Do you have any idea what life will be like when you’re 80?

Genetics and a look at your senior family members might offer you a clue, but scientists are working on creating ways for people to experience aging without the years or medical problems.

Applied Minds LLC has created the R70i, a suit that ages the wearer 40 years. The exoskeleton works in tandem with an Oculus virtual reality headset to impair vision and hearing, reduce mobility, and add weight to the wearer. In essence, you can experience all the medical drawbacks of aging. The suit will be used by insurance company Genworth Financial to help them predict the physical risks of muscle deterioration, arthritis, and more.

Why would anyone want to age forty years in a matter of minutes?

The inventors of R70i believe that the suit can help companies effectively understand the aging process, and the risks that accompany it. Medical research teams can use the suit to simulate the aging process when investigating common risks for seniors, caregiver companies could use the suits to help employees understand the challenges facing their charges, and the R70i suit could help innovators learn about the how the needs of seniors change as they age.

Tech companies are also working on ways to monitor senior health without intrusive machines. The Bodycap e-Celsius might be the newest way for medical professionals to take vitals for seniors. The e-pill is a small, swallowable pill which can track temperature, fluctuation in vital signs, and even spot irregular patterns in body functions that will predict a future illness. Imagine having the ability to monitor a senior’s heart, without dragging an EKG around.

Whether monitoring vitals or letting the able bodied experience rapid aging, technology is helping us understand the aging process in new and innovative ways.

What’s your favorite song?

Whether it’s a golden oldie or new music, chances are, if it’s your favorite you know the lyrics by heart. You sing them on long car rides, in the shower, or when you’re having a good day. It turns out, these impromptu karaoke sessions are good for more than your vocal training.

Finnish researchers have found that singing may be a way to improve brain function, even in patients with early stage dementia. Singing improved the mood and the cognitive abilities of everyone in the study, especially those with early stage dementia.

Researchers studied the effects of music on the brain for 10 weeks, allowing seniors to sing their favorite tunes, hum music, and listen to tunes. Seniors with mild dementia showed improvement in memory, thinking skills, and their ability to get around. Those without dementia showed improved memory skills as well.

Singing also served as a mood elevator. Seniors who were encouraged to sing reported mood improvement and increases in optimism.

What does this mean for the seniors in your life?

It means it’s time to get musical.

If your loved one is having trouble with memory or mood, consider signing them up for a music class or a senior singing group. An activity with a musical theme is also an excellent idea for seniors with no memory problems, as it will help keep them sharp. If you can’t find a music-based activity, singing along may be the key to victory. Get your senior’s favorite music and arrange for an interactive concert. Afraid of sounding off-key? The study shows that even those who listen to music can reap the mental benefits.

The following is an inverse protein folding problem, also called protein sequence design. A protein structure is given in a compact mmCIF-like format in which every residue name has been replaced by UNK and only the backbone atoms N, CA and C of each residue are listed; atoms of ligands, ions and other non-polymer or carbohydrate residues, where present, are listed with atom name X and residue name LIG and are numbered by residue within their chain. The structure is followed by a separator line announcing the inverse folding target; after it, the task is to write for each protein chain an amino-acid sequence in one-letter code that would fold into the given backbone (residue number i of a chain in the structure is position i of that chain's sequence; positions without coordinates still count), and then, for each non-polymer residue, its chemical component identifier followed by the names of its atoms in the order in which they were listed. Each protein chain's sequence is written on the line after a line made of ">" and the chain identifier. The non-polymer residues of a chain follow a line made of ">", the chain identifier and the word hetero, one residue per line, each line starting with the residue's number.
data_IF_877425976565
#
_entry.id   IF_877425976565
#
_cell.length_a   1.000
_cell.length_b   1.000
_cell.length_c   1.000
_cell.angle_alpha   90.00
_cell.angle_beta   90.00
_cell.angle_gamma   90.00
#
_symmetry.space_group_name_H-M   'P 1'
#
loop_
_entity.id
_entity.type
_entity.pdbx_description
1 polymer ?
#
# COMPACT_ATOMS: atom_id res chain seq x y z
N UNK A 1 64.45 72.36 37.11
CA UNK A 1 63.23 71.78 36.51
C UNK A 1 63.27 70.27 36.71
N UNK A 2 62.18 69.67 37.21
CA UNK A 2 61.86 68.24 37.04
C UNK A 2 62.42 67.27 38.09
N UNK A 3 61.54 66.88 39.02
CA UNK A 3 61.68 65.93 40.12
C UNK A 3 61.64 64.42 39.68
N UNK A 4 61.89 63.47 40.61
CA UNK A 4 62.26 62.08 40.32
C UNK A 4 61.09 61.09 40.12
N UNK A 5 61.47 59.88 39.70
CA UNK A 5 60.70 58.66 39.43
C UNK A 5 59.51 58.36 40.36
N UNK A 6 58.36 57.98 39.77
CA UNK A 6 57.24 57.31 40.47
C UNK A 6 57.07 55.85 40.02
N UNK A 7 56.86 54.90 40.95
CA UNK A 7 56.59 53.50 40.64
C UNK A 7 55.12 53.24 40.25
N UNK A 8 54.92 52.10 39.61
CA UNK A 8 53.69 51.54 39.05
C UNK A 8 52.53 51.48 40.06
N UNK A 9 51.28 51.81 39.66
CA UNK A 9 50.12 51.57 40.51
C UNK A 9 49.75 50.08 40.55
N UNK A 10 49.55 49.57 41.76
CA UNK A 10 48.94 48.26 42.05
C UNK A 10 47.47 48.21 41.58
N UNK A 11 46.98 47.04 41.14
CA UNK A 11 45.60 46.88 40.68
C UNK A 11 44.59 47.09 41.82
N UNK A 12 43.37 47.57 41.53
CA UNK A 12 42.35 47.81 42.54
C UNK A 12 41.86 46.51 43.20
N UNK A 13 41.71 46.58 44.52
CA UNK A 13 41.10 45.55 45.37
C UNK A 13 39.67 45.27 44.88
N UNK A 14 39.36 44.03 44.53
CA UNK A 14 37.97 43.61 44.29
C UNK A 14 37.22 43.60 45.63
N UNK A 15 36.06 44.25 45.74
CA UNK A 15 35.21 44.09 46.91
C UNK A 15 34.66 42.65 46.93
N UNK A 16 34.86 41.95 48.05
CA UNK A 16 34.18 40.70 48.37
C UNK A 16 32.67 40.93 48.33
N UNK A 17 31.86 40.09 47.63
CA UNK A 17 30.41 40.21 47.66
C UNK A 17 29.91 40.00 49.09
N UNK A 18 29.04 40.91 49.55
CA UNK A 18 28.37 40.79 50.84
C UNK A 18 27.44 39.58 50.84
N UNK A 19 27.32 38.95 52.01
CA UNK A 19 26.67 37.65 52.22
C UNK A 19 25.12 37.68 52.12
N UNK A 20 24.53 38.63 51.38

Whether you’re hoping to keep your mind honed or simply interested in a sing along, music may be the key to keeping healthy in 2016.

As the page turns on 2015, it’s time to look back on the year that was and make some decisions about the year you’re going to have. The traditional way to play for 2016 is to make a New Year’s Resolution. We all know that most resolutions fly by the wayside sometime in February, so it’s important to make a commitment you can stick to.

At Capital City Nurses, we believe seniors and their caregivers should make a resolution that will help them age successfully in the coming months. Here are our favorite resolutions for 2016:

  1. Get Out. Sure, it’s nice to stay in for a quiet evening or two, but when seniors stay in, it can be dangerous. The National Council on Aging found that socially isolated seniors had higher rates of physical illness as well as reported feelings of depression. This year, make the commitment to engage with your community. Go to a local senior center, schedule weekend lunch date with friends and family, or simply go out in the world to run your errands.
  2. Get Moving. Exercise is one of the most important ways to help an aging body. The CDC notes that regular exercise helps seniors avoid falls and live at home more successfully. This doesn’t mean you have to commit to bench pressing 200 lbs. or running a marathon, just try to work in 30 minutes of activity a day. If you’ve been sedentary for a while, move for 5 minutes and work your way up. A walk, gardening, water aerobics, pick an activity that appeals to you and will keep you motivated.
  3. Get Interested. Wisdom is often said to come with age, so seniors should be wise enough to know they don’t know it all. Keeping your brain engaged is a great way to stave off mental decay as you age. Studies have shown that learning a new language is an especially effective way to hone mental abilities. Challenge yourself in 2016 with a class you’ve always wanted to take. Check out local colleges and senior programs for lists of great classes that can get you motivated.

Whether you’re looking forward to another wonderful year, or hoping to make some changes for a better 2016, these three resolutions will help you enjoy the next 12 months.